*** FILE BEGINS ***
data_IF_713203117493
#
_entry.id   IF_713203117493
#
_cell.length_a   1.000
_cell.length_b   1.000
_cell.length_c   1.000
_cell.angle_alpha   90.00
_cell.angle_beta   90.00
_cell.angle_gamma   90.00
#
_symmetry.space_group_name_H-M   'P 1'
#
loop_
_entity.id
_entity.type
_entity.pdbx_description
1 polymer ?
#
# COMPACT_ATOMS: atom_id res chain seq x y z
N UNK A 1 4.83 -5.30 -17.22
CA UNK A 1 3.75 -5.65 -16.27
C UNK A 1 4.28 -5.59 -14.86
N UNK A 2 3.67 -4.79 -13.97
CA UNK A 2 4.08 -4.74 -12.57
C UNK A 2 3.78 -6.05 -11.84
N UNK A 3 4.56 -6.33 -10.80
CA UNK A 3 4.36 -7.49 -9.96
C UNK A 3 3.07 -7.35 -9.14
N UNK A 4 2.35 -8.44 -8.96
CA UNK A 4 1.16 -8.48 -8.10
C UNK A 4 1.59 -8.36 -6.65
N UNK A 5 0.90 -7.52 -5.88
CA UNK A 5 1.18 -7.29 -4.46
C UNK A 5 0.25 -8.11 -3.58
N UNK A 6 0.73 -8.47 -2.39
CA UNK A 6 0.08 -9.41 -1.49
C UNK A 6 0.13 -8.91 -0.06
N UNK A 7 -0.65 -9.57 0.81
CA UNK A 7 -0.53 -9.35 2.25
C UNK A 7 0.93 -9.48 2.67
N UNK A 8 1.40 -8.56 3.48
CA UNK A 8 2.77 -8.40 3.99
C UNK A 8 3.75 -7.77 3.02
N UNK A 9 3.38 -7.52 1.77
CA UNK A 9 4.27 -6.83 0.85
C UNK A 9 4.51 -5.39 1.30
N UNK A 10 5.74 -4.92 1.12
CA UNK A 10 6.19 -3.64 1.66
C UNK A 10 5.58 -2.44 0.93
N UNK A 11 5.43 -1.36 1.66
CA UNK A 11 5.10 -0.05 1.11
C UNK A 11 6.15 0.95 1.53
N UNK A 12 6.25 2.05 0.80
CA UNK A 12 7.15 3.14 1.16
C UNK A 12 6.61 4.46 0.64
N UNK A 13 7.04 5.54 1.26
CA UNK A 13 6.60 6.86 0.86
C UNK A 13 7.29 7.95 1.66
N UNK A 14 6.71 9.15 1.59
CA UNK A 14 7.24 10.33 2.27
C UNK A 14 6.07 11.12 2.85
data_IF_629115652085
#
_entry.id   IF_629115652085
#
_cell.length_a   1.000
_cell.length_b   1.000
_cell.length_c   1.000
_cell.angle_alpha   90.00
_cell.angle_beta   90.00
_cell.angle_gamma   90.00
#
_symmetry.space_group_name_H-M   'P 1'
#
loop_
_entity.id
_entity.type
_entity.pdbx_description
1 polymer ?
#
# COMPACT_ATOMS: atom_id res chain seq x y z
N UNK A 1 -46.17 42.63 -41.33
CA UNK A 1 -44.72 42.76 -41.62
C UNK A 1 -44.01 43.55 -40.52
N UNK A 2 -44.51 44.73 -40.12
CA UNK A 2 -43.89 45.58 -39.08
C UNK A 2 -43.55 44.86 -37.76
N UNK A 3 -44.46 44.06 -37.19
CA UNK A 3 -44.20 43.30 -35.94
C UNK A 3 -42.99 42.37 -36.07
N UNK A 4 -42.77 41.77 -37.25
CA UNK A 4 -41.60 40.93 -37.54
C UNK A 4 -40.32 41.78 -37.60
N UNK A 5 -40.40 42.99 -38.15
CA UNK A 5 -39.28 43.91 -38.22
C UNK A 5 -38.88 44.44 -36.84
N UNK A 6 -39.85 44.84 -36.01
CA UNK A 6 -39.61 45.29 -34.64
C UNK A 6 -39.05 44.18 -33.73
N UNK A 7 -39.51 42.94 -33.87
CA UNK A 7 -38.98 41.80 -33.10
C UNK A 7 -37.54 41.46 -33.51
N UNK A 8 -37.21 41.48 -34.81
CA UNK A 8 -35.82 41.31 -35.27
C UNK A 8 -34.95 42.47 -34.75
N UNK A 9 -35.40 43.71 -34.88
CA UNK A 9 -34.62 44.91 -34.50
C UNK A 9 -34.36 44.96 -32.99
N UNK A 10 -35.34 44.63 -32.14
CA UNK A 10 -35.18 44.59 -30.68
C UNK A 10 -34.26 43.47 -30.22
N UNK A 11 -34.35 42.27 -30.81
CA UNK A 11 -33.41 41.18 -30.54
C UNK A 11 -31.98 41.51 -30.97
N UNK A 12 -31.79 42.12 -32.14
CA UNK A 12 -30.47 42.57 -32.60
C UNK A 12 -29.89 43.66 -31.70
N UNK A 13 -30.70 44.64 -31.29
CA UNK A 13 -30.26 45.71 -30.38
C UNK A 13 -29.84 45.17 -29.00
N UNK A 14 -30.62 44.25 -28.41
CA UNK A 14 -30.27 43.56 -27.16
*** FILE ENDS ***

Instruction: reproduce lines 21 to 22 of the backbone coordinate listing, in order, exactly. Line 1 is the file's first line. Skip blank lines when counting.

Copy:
N UNK A 1 4.83 -5.30 -17.22
CA UNK A 1 3.75 -5.65 -16.27